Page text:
This has probably been offset to some extent by automatic indexation of fees and fines (not sure if this occurs at Commonwealth level).

  13. duncanm

    Funny… the quote I’m looking at, which Nick quoted, (despite the typo) says the same thing as your numbers (800 new pieces of legislation since 2007).

    In 2007, Labor promised a ‘one in, one out’ rule for new regulations. But since coming to office, the Rudd-Gillard Government has nearly 800 pieces of legislation and published nearly 21,000 legislative instruments and repealed just 104

    Where’s the disconnect, other than in your selective quoting of the web page. Maybe you should have read the attached pdf which fleshes out the policy a little more.

  14. Russell

    duncanm – the disconnect is that if you go to the government’s official website (comlaw.gov.au) you can click on Acts and see how many have been passed each year, and if you click on Legislative Instruments you can see that the number passed each year is in the hundreds. As Sam says the definition can be very broad – any instrument made under a power delegated by parliament – but I think the more common understanding is the one you get from ComLaw.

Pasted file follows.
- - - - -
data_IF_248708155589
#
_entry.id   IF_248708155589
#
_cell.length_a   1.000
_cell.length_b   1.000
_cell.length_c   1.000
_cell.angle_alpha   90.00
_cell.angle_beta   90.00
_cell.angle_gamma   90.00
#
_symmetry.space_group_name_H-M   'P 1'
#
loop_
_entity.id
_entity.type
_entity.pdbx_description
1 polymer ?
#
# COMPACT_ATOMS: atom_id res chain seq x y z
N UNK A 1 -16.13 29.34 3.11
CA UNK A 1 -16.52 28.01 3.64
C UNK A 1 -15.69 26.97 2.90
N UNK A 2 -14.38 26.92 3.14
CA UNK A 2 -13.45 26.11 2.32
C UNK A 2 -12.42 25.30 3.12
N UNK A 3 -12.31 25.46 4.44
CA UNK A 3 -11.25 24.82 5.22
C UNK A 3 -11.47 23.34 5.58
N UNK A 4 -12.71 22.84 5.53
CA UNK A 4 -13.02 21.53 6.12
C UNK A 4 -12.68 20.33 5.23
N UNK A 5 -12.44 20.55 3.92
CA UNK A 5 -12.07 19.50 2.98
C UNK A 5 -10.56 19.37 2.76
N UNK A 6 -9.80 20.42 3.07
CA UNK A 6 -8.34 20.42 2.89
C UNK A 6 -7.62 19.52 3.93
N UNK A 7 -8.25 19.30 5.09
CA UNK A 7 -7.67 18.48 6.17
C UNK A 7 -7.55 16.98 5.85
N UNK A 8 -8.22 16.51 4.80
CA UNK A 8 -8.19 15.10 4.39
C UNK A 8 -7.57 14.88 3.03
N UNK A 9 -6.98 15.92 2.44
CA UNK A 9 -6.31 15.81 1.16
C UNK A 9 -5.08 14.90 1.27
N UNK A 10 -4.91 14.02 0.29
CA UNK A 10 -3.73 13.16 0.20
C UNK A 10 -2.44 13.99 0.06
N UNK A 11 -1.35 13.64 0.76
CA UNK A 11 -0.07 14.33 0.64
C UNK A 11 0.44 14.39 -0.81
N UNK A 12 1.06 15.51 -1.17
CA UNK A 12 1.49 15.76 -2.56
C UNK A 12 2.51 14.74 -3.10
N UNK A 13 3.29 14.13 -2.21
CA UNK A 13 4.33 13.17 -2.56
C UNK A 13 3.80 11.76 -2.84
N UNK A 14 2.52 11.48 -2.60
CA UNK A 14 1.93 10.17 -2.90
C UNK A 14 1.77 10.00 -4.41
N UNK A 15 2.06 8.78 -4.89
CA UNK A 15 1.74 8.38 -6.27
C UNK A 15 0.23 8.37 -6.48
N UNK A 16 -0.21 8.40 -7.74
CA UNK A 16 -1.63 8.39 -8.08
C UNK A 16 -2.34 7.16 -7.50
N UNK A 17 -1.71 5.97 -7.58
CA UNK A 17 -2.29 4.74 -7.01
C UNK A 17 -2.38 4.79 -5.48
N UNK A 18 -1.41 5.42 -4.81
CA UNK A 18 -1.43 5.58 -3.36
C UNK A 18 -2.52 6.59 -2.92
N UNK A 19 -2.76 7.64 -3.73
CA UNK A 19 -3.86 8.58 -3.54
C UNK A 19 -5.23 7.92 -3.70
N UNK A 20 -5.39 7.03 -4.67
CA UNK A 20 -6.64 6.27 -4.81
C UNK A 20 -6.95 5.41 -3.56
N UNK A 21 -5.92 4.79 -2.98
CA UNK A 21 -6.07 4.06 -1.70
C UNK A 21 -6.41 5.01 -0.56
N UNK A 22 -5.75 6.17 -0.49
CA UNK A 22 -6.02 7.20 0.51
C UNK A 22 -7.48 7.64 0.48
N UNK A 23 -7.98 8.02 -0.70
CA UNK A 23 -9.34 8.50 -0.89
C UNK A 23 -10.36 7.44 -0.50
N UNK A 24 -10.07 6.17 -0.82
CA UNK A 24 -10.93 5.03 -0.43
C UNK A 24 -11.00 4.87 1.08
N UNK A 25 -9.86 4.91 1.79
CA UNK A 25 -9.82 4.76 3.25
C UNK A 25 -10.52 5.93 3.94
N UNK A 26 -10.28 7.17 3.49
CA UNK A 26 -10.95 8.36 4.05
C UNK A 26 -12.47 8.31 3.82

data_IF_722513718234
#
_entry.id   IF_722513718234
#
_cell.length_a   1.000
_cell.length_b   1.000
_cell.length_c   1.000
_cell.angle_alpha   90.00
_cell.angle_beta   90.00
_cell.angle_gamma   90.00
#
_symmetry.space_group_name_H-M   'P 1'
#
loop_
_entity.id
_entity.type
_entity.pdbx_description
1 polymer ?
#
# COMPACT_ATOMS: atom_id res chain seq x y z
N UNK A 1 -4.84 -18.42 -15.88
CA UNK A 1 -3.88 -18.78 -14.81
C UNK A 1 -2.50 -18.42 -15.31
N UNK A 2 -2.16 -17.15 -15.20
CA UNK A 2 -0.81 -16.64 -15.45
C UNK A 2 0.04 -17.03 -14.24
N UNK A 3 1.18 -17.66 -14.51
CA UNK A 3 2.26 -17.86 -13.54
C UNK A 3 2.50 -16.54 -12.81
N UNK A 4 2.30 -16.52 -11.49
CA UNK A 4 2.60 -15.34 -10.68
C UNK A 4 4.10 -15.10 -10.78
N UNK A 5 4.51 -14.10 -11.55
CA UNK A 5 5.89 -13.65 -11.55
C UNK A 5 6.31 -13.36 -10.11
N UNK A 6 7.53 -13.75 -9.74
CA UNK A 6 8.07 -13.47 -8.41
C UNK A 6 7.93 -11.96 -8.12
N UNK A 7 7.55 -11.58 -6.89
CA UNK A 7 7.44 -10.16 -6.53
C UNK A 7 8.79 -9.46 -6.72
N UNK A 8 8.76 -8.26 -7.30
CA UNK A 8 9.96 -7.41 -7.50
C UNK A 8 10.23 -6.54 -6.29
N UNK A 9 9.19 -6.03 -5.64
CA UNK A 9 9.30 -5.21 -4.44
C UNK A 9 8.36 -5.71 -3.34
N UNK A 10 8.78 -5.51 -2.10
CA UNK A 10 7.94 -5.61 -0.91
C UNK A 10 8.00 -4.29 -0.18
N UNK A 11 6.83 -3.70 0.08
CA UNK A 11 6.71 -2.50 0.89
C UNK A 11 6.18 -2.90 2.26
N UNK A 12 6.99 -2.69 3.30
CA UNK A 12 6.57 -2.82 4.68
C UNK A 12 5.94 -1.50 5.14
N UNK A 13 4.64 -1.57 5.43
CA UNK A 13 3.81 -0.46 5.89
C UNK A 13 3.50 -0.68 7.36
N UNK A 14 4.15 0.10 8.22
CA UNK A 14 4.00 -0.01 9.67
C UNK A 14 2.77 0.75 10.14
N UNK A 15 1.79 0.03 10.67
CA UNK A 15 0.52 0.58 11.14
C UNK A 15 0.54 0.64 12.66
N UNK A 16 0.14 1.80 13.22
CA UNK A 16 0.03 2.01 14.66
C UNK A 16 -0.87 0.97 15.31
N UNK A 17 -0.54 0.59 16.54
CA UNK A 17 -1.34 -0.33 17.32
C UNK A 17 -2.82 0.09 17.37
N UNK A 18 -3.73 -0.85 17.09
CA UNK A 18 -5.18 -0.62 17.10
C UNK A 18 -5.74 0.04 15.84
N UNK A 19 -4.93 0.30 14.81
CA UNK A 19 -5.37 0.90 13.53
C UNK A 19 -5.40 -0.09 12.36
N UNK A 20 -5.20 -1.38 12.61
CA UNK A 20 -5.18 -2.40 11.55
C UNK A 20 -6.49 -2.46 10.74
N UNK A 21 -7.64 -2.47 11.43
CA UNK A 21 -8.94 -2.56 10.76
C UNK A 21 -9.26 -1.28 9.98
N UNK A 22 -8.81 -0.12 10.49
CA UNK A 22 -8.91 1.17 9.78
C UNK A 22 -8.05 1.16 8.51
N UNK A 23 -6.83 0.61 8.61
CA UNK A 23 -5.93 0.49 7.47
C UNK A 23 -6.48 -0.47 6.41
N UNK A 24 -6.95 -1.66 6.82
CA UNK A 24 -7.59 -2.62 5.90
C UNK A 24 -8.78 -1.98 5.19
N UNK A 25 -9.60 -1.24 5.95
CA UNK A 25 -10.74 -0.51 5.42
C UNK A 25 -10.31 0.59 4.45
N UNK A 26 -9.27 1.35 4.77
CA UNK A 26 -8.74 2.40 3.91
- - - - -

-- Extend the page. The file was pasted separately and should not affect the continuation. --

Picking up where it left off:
15. Nick

    duncanm, there’s a disconnect because the Coalition have decided to mangle their own research and run with two figures in the media only – 21,000 and 105. There are numerous google results for Tony Abbott and other members mentioning them, and only them, in comparison to one another. “21,000 new regulatory instruments” has become “21,000 new regulations”.